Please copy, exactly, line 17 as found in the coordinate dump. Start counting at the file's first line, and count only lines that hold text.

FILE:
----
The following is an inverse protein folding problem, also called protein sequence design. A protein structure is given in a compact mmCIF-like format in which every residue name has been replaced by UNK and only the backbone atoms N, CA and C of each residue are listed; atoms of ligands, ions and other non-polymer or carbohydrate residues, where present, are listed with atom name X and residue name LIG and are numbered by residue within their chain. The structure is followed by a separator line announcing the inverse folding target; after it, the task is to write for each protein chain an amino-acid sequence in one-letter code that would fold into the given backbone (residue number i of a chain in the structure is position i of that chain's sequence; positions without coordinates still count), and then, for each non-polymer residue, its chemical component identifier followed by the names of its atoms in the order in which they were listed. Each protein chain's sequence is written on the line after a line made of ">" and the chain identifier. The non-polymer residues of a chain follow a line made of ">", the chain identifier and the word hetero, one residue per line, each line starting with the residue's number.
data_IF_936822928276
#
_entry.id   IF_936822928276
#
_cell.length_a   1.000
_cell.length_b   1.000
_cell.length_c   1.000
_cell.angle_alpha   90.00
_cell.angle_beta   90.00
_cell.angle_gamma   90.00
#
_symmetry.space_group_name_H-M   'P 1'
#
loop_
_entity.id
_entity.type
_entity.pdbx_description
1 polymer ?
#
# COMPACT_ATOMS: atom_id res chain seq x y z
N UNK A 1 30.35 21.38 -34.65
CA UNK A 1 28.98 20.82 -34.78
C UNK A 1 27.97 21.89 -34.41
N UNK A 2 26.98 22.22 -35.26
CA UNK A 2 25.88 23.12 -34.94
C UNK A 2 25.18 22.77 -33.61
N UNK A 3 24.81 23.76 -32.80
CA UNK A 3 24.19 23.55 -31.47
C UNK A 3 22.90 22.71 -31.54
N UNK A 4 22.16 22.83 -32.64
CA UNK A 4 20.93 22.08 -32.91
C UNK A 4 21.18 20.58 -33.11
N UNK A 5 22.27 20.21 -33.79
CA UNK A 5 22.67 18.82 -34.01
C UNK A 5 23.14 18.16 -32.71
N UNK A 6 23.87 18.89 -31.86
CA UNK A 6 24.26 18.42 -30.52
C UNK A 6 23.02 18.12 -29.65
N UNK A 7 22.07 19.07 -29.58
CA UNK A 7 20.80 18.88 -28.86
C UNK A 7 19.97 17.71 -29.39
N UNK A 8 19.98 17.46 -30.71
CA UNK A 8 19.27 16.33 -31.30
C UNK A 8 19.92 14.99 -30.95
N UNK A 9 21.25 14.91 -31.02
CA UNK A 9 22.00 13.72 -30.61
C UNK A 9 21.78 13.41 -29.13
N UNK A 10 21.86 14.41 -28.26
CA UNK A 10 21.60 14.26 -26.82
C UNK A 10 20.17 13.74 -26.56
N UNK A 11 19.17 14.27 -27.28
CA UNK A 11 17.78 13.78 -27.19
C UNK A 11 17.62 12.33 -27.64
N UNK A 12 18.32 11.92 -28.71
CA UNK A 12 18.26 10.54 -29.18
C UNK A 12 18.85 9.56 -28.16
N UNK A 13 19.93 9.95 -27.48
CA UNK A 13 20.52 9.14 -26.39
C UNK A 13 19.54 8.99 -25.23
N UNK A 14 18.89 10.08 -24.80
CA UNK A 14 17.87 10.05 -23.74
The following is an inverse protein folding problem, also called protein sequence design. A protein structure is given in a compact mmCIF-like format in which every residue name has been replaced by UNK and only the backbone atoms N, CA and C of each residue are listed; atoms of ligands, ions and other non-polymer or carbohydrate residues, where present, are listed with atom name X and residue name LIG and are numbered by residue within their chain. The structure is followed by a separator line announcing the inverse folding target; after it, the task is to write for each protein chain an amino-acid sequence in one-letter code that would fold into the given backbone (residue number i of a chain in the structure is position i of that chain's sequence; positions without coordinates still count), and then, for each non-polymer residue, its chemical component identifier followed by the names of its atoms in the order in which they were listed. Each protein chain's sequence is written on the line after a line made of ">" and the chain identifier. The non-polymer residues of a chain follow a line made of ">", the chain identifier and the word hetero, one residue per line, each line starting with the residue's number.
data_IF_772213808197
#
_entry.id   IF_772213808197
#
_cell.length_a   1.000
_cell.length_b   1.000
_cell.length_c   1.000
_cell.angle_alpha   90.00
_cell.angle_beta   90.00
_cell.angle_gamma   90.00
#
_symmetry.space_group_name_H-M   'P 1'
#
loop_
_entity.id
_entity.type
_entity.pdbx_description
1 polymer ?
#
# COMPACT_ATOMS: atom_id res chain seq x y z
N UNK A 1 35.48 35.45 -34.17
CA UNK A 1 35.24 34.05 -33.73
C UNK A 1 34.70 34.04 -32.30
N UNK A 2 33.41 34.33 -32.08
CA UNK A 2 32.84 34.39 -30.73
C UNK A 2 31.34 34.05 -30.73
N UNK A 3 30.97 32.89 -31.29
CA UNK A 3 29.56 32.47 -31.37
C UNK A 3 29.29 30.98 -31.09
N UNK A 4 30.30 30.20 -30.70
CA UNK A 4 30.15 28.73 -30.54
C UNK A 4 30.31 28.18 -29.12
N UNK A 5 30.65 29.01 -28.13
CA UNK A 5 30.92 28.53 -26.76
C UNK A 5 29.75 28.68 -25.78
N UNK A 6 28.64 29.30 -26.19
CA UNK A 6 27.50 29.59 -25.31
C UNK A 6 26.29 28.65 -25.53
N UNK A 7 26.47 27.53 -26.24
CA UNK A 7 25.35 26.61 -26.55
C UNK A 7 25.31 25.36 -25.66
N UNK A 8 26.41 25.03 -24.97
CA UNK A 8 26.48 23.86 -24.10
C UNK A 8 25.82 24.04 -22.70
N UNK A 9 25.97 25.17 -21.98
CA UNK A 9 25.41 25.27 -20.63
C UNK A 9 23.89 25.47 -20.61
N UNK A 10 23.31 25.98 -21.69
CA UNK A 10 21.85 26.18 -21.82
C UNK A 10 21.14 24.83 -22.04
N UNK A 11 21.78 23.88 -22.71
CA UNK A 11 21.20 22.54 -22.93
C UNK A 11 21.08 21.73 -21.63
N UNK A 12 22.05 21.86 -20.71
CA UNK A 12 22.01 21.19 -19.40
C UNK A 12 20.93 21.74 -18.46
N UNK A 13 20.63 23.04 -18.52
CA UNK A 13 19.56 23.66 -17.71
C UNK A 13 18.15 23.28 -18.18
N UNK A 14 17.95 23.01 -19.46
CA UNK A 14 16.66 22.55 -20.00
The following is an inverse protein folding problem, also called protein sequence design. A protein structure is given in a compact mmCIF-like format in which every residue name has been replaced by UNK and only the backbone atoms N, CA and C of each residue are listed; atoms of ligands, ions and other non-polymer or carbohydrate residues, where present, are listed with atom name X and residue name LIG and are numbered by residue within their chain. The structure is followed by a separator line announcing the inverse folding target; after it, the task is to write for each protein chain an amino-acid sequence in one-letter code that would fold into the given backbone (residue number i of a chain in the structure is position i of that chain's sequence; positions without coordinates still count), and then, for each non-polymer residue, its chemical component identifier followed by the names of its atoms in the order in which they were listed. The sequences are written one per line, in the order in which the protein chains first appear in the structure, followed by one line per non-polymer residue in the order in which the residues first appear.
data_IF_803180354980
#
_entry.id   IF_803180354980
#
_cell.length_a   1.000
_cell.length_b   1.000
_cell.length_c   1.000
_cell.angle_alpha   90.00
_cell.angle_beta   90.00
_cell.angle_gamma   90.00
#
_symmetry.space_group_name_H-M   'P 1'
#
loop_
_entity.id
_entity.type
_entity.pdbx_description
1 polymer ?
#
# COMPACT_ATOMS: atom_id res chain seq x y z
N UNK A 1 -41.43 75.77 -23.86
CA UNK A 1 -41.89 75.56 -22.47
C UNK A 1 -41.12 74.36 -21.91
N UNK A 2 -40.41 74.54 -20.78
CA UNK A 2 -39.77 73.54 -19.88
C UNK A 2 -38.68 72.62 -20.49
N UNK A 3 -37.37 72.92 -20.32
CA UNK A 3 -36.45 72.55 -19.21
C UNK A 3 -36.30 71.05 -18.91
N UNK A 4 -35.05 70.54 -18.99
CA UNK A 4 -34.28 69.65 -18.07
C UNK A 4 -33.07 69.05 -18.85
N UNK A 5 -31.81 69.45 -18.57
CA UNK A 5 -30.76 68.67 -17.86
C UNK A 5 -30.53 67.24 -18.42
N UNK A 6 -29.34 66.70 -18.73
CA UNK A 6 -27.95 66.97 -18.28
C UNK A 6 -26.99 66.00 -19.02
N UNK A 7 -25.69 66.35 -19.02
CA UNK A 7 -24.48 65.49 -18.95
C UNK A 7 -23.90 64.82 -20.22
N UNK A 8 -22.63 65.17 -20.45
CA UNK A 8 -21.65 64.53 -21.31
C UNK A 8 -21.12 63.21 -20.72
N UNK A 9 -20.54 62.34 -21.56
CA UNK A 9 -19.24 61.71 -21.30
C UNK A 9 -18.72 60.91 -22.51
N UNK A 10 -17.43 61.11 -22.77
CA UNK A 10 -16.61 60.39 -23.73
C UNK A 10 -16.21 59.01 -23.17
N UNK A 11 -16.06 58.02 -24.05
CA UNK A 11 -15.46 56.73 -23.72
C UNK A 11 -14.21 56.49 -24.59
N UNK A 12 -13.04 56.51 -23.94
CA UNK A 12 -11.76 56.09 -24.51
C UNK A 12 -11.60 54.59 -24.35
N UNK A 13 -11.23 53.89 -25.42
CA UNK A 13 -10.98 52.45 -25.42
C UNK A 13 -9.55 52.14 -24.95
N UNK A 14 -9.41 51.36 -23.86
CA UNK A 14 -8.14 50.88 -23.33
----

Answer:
_entity.type